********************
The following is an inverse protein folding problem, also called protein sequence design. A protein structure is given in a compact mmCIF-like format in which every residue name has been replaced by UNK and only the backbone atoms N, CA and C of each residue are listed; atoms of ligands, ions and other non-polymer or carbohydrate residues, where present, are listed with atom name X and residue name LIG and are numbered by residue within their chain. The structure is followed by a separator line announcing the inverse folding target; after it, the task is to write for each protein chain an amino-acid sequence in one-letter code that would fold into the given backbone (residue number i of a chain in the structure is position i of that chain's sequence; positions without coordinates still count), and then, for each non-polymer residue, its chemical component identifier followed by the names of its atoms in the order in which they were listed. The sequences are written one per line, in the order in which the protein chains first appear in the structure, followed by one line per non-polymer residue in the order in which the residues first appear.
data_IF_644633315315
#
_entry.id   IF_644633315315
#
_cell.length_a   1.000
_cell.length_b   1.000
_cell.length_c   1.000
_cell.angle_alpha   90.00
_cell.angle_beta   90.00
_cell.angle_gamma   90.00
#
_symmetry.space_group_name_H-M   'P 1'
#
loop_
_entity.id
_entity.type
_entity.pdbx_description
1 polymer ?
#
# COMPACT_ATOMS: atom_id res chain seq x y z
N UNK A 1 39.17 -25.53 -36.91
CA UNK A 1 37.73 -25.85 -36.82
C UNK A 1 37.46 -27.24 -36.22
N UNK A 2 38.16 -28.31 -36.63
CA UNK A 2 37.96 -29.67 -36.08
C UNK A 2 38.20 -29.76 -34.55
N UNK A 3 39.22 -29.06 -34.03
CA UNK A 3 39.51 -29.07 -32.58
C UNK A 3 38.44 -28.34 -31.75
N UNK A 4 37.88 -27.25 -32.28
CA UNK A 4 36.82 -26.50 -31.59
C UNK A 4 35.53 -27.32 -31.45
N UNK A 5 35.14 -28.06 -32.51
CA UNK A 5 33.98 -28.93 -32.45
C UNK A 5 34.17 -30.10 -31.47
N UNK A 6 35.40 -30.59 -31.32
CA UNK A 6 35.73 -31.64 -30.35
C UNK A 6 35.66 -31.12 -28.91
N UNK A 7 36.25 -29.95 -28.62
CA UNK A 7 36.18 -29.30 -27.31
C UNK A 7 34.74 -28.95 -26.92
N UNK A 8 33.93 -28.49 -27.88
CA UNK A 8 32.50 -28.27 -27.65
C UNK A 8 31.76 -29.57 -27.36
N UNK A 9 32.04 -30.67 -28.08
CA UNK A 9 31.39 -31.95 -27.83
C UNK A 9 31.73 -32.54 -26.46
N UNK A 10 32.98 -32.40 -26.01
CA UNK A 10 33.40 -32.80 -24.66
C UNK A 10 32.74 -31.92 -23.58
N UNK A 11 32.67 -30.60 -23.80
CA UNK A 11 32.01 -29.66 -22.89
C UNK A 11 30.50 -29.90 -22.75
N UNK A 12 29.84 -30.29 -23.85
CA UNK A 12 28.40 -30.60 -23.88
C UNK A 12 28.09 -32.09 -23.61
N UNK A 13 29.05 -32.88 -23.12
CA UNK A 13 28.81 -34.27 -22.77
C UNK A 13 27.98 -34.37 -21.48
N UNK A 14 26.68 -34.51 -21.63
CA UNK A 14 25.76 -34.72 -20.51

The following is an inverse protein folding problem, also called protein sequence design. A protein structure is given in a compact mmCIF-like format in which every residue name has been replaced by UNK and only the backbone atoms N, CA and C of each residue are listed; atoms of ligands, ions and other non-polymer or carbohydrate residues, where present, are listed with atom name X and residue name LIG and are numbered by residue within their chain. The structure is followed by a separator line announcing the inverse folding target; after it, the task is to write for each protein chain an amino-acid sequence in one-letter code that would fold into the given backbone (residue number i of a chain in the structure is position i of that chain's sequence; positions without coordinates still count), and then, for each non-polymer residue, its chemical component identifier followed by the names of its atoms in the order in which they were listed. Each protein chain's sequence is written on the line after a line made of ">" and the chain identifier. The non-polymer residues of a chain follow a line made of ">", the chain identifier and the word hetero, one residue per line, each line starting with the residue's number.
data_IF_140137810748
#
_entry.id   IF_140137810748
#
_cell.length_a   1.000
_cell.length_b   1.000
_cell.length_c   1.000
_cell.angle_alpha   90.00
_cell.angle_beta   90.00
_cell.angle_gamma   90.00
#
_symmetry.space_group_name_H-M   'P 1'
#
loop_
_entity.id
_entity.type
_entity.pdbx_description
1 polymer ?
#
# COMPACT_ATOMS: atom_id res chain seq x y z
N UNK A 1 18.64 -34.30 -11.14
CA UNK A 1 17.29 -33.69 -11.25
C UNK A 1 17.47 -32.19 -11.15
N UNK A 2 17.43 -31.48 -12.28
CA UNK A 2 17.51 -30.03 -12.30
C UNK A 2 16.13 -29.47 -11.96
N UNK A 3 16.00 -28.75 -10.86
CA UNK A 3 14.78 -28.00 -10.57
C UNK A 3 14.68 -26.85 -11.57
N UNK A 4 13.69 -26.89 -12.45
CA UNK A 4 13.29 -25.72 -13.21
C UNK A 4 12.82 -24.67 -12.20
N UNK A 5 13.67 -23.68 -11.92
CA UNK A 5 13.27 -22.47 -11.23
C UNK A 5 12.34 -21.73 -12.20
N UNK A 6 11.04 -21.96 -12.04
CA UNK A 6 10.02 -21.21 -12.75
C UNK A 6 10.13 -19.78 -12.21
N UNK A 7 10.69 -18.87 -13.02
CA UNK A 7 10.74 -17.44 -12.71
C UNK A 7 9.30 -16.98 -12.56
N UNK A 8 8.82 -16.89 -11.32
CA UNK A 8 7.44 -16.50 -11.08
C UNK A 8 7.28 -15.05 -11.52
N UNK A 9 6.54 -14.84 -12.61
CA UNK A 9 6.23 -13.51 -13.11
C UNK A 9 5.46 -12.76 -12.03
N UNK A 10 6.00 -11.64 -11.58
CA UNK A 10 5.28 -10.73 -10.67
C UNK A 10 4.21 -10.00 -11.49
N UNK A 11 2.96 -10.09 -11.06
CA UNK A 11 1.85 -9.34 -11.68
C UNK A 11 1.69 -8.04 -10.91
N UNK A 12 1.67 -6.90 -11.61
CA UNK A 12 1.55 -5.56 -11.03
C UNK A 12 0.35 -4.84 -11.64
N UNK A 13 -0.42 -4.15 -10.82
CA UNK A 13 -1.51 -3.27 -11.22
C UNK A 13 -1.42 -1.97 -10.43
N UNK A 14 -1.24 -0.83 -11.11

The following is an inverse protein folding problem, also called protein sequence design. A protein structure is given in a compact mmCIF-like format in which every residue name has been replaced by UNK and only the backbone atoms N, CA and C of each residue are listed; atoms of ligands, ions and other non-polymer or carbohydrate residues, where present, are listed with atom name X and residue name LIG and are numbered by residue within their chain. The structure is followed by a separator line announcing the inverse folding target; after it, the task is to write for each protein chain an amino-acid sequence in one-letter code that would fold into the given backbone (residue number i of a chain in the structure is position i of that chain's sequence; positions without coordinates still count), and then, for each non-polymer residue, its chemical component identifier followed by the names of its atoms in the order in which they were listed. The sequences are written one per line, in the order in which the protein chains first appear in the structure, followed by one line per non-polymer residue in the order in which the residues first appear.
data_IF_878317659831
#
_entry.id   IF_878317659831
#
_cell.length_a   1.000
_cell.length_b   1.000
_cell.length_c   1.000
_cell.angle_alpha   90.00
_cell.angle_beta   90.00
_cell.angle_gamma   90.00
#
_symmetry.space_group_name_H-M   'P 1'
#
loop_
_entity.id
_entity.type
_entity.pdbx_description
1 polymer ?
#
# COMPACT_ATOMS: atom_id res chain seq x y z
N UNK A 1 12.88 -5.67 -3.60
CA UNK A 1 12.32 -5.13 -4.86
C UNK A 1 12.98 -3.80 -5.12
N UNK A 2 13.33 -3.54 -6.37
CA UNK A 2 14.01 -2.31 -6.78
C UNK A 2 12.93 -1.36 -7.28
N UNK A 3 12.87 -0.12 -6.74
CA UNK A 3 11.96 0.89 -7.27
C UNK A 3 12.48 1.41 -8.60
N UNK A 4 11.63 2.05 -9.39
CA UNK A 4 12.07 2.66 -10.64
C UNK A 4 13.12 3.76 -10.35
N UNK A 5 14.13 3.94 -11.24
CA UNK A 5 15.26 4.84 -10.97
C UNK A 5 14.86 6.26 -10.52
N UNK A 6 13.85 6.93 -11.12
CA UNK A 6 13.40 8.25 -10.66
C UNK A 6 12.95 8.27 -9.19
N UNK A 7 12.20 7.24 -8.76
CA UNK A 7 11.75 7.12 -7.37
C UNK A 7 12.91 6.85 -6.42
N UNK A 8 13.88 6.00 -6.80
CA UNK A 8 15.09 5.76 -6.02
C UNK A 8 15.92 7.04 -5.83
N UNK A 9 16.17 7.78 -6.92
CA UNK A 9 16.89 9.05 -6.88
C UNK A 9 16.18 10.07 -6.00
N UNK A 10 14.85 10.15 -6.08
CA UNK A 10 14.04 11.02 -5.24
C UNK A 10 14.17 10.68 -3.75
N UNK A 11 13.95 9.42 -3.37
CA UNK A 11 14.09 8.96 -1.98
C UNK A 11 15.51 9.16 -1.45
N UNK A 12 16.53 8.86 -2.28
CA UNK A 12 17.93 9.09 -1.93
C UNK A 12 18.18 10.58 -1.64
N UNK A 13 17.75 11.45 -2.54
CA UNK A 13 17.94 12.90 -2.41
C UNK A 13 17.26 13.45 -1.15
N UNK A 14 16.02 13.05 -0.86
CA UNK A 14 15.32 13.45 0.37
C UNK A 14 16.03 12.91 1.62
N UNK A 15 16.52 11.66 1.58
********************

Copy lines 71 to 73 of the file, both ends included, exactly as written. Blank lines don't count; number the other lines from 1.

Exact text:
_cell.angle_alpha   90.00
_cell.angle_beta   90.00
_cell.angle_gamma   90.00